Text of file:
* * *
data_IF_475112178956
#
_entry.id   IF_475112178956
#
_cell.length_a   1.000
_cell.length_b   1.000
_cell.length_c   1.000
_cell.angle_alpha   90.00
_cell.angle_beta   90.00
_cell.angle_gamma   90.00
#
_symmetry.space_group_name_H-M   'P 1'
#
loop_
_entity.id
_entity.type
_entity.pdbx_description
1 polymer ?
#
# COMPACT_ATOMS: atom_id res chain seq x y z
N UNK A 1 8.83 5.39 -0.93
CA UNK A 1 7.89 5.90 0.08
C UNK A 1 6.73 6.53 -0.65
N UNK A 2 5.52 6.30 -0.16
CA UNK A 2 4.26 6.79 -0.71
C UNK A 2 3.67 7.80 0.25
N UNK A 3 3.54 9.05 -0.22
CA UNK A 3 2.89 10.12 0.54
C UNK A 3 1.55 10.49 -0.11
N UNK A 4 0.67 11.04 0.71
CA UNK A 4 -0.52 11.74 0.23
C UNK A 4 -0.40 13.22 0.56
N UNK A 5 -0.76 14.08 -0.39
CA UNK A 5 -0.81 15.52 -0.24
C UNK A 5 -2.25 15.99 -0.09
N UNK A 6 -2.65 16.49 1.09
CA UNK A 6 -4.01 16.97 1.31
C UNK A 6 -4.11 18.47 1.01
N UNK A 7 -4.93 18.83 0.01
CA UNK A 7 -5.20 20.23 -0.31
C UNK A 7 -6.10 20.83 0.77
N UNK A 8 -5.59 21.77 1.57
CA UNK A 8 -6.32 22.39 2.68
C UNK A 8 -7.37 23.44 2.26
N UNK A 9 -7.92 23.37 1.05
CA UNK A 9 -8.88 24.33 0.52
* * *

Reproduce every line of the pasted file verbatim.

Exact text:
data_IF_475112178956
#
_entry.id   IF_475112178956
#
_cell.length_a   1.000
_cell.length_b   1.000
_cell.length_c   1.000
_cell.angle_alpha   90.00
_cell.angle_beta   90.00
_cell.angle_gamma   90.00
#
_symmetry.space_group_name_H-M   'P 1'
#
loop_
_entity.id
_entity.type
_entity.pdbx_description
1 polymer ?
#
# COMPACT_ATOMS: atom_id res chain seq x y z
N UNK A 1 8.83 5.39 -0.93
CA UNK A 1 7.89 5.90 0.08
C UNK A 1 6.73 6.53 -0.65
N UNK A 2 5.52 6.30 -0.16
CA UNK A 2 4.26 6.79 -0.71
C UNK A 2 3.67 7.80 0.25
N UNK A 3 3.54 9.05 -0.22
CA UNK A 3 2.89 10.12 0.54
C UNK A 3 1.55 10.49 -0.11
N UNK A 4 0.67 11.04 0.71
CA UNK A 4 -0.52 11.74 0.23
C UNK A 4 -0.40 13.22 0.56
N UNK A 5 -0.76 14.08 -0.39
CA UNK A 5 -0.81 15.52 -0.24
C UNK A 5 -2.25 15.99 -0.09
N UNK A 6 -2.65 16.49 1.09
CA UNK A 6 -4.01 16.97 1.31
C UNK A 6 -4.11 18.47 1.01
N UNK A 7 -4.93 18.83 0.01
CA UNK A 7 -5.20 20.23 -0.31
C UNK A 7 -6.10 20.83 0.77
N UNK A 8 -5.59 21.77 1.57
CA UNK A 8 -6.32 22.39 2.68
C UNK A 8 -7.37 23.44 2.26
N UNK A 9 -7.92 23.37 1.05
CA UNK A 9 -8.88 24.33 0.52